While we’re talking about Romaneé-Conti, the economics of the world’s most expensive wine are mind boggling. Doing some rough maths, with an average price of US$20,000 a bottle, means that this single bunch of grapes ripening nicely at the vineyard in this picture is worth around $2,000. That’s around $33 per grape!
Hello my dear friends, it’s been a while. 2020 was a tough year for us all, and definitely testing for me. But have I given up on wine? Definitely not – far from it!
One silver lining of 2020 was that it turned out to be a great vintage, with a relatively mild spring and a moderate summer which allowed the grapes to ripen slowly and fully, developing beautiful floral and fruit aromas while keeping enough acidity to create a crisp sparkling.
I’ll be honest, a Barossa old vine Grenache was never going to be a tough sell for me. So it when it came to this one made with 130 year-old vines by a Barossa legend, it was a no-brainer.
Another special wine smuggled all the way back to the UK from the Granite Belt is the Ravens Croft 2019 Pinotage. With only 8 out of about 6,000 vineyards growing Pinotage in Australia, this has to be one of the rarer Strangebirds (alternative varieties) seen in the Granite Belt.
We may be familiar with white or rosé sparkling Pinot Noir, but how often do you see a red sparkling Pinot Noir? This Traditional method red Sekt from Scloss Vaux is made from Pinot Noir in the well respected (albeit somewhat unfortunately named) VDP village in the Rheingau and aged on lees for 3.5 years.
We all know how a cork comes out of your favourite bottle of bubbles, but did you know how it got in there? Me neither until recently. There are several ways that sparkling wine is bottled (another article soon!), but one of the most interesting is the Traditional Method, used to make Champagne and of course English Sparkling.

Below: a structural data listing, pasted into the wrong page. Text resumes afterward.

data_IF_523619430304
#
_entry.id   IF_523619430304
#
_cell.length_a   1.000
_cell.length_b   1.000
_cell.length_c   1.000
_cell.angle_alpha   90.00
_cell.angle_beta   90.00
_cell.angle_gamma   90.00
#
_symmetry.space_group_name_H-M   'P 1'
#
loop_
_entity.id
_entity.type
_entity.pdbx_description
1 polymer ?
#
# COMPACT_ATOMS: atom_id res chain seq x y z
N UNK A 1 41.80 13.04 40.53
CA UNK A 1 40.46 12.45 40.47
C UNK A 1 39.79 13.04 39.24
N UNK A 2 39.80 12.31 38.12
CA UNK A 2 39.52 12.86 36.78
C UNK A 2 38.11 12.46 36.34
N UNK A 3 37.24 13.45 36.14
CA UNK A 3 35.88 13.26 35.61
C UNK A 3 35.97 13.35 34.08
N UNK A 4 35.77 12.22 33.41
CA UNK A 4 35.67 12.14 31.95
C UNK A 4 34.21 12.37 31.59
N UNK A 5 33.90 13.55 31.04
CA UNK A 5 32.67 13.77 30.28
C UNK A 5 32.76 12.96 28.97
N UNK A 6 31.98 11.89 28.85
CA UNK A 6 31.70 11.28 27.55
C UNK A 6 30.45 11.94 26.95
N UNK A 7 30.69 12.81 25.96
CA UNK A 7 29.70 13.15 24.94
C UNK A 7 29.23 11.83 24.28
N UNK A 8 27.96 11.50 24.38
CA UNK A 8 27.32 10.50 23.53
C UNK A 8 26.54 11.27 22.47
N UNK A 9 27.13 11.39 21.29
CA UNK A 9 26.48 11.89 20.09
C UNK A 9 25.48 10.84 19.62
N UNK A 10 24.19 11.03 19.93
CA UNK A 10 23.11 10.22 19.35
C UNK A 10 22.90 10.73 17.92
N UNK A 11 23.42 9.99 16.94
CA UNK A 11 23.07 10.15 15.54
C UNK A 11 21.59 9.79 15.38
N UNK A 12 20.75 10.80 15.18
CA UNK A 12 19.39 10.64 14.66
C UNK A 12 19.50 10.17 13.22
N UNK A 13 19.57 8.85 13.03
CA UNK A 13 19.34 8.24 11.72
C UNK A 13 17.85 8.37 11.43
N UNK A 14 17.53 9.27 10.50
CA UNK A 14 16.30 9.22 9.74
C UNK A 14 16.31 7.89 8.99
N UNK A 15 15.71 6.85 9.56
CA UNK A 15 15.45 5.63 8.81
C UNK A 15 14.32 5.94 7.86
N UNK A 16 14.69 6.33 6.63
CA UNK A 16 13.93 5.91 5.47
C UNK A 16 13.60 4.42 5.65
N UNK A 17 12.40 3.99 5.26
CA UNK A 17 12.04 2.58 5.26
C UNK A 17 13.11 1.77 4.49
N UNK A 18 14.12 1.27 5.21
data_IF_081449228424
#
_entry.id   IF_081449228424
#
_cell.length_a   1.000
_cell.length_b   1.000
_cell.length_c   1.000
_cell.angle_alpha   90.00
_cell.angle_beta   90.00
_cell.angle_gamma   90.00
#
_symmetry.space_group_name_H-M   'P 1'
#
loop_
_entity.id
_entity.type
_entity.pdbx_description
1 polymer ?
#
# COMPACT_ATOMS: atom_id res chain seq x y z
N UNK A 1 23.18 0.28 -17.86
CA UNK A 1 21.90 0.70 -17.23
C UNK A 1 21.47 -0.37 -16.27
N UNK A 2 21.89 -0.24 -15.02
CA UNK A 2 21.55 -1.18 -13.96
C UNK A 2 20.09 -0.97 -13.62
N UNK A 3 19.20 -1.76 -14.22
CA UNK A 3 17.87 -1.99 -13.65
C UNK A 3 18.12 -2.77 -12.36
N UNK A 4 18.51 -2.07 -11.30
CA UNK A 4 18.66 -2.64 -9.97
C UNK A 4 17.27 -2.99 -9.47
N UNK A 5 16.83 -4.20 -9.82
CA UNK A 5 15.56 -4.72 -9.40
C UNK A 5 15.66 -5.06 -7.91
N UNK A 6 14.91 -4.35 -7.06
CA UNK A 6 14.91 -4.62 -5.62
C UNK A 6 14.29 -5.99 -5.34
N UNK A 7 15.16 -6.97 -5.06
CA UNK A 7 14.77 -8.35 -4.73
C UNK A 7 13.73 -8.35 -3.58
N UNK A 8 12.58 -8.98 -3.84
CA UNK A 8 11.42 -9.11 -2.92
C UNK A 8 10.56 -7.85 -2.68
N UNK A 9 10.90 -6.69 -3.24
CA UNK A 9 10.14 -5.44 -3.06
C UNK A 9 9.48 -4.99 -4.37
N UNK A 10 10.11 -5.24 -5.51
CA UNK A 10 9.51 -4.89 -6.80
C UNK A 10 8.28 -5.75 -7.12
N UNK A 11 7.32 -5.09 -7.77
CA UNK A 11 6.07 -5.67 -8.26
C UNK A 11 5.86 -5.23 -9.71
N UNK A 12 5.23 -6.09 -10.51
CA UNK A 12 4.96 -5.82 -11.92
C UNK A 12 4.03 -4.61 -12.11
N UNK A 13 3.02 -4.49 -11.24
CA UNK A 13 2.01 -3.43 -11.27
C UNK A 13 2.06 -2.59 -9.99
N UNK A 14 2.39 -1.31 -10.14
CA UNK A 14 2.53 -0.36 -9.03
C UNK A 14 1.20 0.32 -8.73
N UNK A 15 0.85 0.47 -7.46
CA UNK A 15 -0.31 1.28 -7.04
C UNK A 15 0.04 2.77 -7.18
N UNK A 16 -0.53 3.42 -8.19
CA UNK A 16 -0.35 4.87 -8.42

Here, the wine goes through a second fermentation after the initial wine is made to produce the creamy bubbles that we enjoy. Once this is done (which could take months or several years!), the dead yeast is expelled and the bottle topped with a corked, thorugh a process known as “Disgorging” or dégorgement. Let’s look at how this is done.
Corks look completely different before they are bottled. They take take their recognisable shape by being tightly squeezed and pressed into the bottle, to hold the immense pressure behind it in the bottle.
Traditional method (Champagne) bottles arrive in large palettes upside down after their second fermentation.
Being upside down allows the yeast lees to settle at the neck of the bottle, allowing it to be removed. Note the crown cap!
The cap is popped out, and a little wine along with the yeast is expelled (explosively!). Many choose to freeze the neck of the bottle to slow this process down, but we like to do things the hard way!
The “dosage” (or liqueur d’expédition) containing sugar, wine and sulphites (preservative) is added. This also gives the final sweetness of the wine.
Bottles are then topped up with the same wine to make it back to 750ml. Note that on standard Champagne bottles this is 72mm from the top of the bottle.
A cork is placed in a press which squeezes it to the width of the neck of the bottle, so it can be inserted.
This is the bottle after the press has squeezed the cork into it. As tight as it looks, it won’t stay for very long due to to the immense pressure in the bottle. It needs to be held in place!
The wire cage (or muselet) is pressed on and twisted tight around the neck…
…like so. And we’re done!
The bottle is then foiled and labelled at a later stage before going out the door.
Of course this rather laborious process is largely automated nowadays with high tech doodads and whizbangs but the principles and actions are still the same. However, this is still done by hand by a number of smaller producers!